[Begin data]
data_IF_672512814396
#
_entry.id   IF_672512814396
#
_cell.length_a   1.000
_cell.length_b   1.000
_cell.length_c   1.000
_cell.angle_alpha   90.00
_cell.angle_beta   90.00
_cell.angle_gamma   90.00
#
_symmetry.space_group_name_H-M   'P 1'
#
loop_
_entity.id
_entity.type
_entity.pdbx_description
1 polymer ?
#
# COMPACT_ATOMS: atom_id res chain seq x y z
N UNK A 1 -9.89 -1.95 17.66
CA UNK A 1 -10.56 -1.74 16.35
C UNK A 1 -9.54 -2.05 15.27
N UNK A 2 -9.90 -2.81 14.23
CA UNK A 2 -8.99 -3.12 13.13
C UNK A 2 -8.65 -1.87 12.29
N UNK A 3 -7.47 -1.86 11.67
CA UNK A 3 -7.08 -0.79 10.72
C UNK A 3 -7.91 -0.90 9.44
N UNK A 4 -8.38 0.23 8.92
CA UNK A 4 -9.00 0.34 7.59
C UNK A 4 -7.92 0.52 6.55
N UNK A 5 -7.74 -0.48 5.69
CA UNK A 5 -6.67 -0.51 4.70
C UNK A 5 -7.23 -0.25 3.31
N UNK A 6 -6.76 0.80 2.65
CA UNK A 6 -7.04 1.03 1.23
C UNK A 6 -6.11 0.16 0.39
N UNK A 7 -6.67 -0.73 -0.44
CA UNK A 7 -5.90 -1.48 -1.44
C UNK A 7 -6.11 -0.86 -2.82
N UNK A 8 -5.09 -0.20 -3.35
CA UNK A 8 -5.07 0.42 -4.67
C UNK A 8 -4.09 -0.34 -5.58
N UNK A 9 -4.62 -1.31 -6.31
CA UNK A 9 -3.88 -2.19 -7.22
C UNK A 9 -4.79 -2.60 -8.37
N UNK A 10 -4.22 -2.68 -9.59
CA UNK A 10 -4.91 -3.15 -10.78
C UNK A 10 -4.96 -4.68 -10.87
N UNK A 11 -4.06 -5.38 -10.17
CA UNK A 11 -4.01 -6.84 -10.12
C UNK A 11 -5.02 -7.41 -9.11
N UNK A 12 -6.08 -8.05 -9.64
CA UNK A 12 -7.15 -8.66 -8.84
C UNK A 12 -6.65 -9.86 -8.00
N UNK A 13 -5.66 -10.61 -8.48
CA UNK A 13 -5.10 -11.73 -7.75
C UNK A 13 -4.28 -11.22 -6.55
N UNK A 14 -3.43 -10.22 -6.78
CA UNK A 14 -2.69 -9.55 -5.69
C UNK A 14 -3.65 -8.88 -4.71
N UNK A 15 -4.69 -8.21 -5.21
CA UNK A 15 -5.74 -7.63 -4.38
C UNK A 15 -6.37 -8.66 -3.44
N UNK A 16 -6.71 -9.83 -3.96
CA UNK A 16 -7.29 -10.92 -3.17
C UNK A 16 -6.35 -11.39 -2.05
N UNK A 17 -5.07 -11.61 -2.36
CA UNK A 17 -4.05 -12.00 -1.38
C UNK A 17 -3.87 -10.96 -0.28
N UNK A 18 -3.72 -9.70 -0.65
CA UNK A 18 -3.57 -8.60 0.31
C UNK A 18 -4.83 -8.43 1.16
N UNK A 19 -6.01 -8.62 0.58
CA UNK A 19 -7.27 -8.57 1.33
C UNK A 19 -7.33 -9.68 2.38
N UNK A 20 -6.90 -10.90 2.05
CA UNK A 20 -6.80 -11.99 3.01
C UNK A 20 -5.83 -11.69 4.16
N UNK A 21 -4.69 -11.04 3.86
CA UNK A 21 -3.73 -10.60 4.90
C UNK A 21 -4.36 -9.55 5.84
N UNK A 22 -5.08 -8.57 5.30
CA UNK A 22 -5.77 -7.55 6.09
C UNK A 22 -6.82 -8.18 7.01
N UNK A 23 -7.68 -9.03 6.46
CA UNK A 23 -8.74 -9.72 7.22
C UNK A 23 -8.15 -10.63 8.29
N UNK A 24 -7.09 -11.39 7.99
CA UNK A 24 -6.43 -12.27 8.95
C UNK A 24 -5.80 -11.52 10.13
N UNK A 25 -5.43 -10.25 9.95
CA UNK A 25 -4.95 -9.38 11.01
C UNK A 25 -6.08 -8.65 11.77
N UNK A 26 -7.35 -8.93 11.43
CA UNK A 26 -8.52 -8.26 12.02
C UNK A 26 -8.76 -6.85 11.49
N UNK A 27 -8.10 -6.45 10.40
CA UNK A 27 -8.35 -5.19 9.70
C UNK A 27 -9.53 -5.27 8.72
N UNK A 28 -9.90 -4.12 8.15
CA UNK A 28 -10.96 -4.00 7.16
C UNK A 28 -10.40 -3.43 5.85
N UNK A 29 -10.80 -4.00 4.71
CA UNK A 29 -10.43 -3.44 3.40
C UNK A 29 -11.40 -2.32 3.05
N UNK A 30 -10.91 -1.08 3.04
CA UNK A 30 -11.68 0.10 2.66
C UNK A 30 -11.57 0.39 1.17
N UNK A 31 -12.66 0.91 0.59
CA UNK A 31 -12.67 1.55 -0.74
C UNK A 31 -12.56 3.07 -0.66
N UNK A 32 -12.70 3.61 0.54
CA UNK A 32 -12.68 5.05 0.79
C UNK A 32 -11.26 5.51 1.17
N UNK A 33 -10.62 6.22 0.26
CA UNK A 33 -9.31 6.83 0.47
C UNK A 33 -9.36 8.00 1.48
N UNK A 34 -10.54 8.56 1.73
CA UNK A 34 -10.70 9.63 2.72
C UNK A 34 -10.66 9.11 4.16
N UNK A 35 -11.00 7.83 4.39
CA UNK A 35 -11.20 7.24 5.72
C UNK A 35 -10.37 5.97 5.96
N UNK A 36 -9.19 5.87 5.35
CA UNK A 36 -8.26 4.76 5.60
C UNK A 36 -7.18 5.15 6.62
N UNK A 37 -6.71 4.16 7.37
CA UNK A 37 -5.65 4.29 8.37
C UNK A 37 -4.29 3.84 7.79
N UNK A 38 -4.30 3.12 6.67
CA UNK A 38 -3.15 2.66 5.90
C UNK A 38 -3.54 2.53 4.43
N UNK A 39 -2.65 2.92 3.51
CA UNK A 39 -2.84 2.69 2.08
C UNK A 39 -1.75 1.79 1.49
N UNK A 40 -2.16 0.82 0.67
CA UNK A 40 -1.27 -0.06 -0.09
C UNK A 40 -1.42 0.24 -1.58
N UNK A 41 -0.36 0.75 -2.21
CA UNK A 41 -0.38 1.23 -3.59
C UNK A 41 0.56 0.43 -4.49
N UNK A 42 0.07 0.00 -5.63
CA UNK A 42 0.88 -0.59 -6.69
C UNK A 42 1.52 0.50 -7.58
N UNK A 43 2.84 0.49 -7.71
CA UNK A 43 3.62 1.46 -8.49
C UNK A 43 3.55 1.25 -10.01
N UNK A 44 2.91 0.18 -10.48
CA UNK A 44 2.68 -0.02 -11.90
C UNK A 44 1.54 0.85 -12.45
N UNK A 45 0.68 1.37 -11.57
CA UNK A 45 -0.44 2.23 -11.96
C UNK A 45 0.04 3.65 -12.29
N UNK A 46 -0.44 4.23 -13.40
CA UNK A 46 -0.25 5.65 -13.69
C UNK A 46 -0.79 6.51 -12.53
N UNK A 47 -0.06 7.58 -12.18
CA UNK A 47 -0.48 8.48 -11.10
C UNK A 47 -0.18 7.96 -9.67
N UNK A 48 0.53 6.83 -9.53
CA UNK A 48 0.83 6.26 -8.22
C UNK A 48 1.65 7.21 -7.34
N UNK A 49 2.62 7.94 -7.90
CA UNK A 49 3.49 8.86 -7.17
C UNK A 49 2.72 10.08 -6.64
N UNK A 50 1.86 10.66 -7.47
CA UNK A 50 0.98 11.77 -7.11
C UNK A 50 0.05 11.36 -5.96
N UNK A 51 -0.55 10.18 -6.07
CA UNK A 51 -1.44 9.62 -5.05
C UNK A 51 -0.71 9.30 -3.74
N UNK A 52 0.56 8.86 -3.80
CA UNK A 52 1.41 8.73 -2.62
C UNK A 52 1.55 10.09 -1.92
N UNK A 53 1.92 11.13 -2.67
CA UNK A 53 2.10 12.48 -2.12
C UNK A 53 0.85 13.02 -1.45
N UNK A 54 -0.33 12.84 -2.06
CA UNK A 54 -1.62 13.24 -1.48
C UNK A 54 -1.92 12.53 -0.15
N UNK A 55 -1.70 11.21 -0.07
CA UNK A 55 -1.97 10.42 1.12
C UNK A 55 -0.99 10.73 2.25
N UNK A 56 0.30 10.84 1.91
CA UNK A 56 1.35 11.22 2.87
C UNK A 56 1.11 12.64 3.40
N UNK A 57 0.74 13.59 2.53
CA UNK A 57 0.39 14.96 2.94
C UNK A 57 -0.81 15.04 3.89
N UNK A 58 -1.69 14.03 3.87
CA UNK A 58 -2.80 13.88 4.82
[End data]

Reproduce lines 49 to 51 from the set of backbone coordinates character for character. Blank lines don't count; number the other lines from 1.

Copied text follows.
CA UNK A 10 -4.91 -3.15 -10.78
C UNK A 10 -4.96 -4.68 -10.87
N UNK A 11 -4.06 -5.38 -10.17